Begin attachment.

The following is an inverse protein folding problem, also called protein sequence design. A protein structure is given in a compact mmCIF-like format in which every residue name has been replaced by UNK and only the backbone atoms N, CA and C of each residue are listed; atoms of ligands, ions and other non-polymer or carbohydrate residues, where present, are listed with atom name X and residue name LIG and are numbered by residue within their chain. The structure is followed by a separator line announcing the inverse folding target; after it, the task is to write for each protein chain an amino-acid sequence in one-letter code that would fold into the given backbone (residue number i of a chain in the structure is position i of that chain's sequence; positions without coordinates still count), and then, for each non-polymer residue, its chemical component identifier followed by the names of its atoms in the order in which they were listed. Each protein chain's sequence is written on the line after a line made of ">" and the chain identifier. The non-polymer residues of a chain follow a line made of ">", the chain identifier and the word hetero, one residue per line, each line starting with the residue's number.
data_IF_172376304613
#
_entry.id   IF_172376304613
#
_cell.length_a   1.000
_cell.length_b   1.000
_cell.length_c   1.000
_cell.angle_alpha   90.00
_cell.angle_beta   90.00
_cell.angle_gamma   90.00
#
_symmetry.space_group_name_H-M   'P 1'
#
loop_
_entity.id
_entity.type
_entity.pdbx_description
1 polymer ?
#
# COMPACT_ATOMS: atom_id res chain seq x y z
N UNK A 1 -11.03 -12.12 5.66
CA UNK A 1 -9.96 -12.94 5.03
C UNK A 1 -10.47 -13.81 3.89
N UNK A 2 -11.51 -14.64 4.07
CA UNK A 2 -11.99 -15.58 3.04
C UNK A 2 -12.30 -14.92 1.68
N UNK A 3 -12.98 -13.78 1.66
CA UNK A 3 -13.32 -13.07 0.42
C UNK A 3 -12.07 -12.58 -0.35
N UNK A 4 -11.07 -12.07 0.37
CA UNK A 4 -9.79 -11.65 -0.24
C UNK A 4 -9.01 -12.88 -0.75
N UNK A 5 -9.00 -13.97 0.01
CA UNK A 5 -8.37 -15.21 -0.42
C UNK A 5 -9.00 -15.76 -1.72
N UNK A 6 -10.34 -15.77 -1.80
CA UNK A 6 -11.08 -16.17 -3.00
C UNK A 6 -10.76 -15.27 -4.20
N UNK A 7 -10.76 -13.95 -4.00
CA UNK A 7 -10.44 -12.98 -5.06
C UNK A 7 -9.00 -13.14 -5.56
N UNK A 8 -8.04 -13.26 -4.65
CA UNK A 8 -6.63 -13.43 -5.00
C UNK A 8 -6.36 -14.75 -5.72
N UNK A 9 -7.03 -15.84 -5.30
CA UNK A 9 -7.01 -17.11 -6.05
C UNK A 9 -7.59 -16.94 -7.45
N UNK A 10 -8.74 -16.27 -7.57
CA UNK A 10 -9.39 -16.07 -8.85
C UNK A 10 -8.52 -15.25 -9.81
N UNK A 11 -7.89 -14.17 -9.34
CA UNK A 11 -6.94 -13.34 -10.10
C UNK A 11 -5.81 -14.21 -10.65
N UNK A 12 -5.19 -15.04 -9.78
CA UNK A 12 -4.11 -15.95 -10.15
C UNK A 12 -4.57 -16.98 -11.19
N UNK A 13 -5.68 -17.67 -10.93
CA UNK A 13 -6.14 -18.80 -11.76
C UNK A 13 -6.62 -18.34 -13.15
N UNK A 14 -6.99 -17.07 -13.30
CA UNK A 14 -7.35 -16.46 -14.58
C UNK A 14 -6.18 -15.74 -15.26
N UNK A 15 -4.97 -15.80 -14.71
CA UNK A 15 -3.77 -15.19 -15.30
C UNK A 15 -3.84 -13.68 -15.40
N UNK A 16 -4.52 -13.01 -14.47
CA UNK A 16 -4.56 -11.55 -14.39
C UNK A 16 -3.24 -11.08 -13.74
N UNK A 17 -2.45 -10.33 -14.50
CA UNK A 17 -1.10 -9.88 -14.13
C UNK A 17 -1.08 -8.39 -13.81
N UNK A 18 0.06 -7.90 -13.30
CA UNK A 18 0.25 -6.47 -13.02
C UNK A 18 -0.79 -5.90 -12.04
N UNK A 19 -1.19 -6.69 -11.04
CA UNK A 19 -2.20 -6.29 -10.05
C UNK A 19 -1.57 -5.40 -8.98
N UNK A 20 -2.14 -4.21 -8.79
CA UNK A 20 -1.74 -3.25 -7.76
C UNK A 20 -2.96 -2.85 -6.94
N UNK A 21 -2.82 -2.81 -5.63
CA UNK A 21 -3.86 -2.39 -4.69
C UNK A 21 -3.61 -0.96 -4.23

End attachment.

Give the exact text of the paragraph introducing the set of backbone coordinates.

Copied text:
The following is an inverse protein folding problem, also called protein sequence design. A protein structure is given in a compact mmCIF-like format in which every residue name has been replaced by UNK and only the backbone atoms N, CA and C of each residue are listed; atoms of ligands, ions and other non-polymer or carbohydrate residues, where present, are listed with atom name X and residue name LIG and are numbered by residue within their chain. The structure is followed by a separator line announcing the inverse folding target; after it, the task is to write for each protein chain an amino-acid sequence in one-letter code that would fold into the given backbone (residue number i of a chain in the structure is position i of that chain's sequence; positions without coordinates still count), and then, for each non-polymer residue, its chemical component identifier followed by the names of its atoms in the order in which they were listed. Each protein chain's sequence is written on the line after a line made of ">" and the chain identifier. The non-polymer residues of a chain follow a line made of ">", the chain identifier and the word hetero, one residue per line, each line starting with the residue's number.